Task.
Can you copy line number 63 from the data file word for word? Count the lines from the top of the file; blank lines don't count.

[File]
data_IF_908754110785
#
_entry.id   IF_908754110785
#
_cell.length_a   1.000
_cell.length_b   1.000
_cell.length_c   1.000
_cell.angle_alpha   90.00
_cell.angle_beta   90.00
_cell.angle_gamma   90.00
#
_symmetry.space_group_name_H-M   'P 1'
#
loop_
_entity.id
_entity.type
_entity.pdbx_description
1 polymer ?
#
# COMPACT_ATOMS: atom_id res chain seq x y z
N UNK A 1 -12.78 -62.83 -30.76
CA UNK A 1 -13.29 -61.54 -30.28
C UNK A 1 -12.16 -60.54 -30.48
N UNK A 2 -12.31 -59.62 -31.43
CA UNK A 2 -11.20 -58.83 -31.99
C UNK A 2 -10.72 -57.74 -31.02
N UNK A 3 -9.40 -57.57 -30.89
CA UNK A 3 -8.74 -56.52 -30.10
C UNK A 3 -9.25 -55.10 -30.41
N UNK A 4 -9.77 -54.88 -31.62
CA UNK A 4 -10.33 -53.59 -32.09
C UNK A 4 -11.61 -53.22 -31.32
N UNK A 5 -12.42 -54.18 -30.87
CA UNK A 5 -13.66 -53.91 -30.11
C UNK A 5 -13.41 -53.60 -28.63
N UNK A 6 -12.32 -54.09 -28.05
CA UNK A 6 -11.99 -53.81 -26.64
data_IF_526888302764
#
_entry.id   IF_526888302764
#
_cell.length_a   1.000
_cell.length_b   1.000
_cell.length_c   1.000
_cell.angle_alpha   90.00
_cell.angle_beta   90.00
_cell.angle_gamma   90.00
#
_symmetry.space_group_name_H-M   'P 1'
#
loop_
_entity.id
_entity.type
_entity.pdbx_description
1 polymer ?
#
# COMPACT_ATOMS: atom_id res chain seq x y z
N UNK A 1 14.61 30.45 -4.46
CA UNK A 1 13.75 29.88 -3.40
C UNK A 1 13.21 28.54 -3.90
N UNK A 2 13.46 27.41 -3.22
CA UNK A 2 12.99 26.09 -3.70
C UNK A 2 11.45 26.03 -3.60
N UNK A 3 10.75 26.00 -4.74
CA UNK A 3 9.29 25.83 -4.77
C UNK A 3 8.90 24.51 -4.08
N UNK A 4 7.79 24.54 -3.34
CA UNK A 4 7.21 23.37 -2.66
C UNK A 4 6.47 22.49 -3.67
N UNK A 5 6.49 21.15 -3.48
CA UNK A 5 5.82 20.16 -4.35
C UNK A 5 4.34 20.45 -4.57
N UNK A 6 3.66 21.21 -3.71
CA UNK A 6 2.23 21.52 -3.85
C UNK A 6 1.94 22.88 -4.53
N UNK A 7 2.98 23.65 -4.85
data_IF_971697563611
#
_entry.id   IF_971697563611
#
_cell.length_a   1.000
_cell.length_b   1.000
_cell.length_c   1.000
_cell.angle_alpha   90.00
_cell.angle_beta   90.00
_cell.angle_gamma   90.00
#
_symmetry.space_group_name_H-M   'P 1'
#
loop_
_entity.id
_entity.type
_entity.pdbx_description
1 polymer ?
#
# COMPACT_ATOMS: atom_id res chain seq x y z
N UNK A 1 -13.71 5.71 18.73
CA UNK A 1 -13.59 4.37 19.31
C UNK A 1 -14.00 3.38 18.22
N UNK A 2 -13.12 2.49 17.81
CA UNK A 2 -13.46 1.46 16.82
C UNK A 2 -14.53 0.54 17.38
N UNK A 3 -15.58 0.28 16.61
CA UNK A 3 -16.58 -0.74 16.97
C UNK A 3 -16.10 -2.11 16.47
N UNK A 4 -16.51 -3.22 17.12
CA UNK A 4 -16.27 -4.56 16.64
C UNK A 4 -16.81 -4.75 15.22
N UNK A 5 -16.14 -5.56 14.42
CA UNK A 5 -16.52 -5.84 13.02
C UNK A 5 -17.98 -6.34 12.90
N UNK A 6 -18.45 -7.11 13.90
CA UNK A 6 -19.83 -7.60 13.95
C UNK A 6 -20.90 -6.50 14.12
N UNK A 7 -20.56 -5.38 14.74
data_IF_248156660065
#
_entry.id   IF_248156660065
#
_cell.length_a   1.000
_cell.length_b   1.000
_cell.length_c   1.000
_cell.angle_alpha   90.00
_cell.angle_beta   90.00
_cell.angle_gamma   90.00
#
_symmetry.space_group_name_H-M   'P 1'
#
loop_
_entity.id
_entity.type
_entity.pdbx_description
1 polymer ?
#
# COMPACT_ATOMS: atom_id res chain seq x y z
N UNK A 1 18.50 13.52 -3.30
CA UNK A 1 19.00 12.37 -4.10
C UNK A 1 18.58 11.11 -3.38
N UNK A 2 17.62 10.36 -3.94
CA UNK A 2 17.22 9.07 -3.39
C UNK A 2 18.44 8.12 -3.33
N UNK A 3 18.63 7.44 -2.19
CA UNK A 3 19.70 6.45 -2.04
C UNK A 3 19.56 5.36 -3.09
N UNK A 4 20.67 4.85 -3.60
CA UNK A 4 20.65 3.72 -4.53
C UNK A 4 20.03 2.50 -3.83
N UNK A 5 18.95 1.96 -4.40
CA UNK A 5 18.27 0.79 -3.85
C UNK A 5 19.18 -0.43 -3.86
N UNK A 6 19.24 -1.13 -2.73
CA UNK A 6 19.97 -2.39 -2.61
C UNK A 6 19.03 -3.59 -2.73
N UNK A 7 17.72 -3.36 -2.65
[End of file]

C UNK A 2 11.45 26.03 -3.60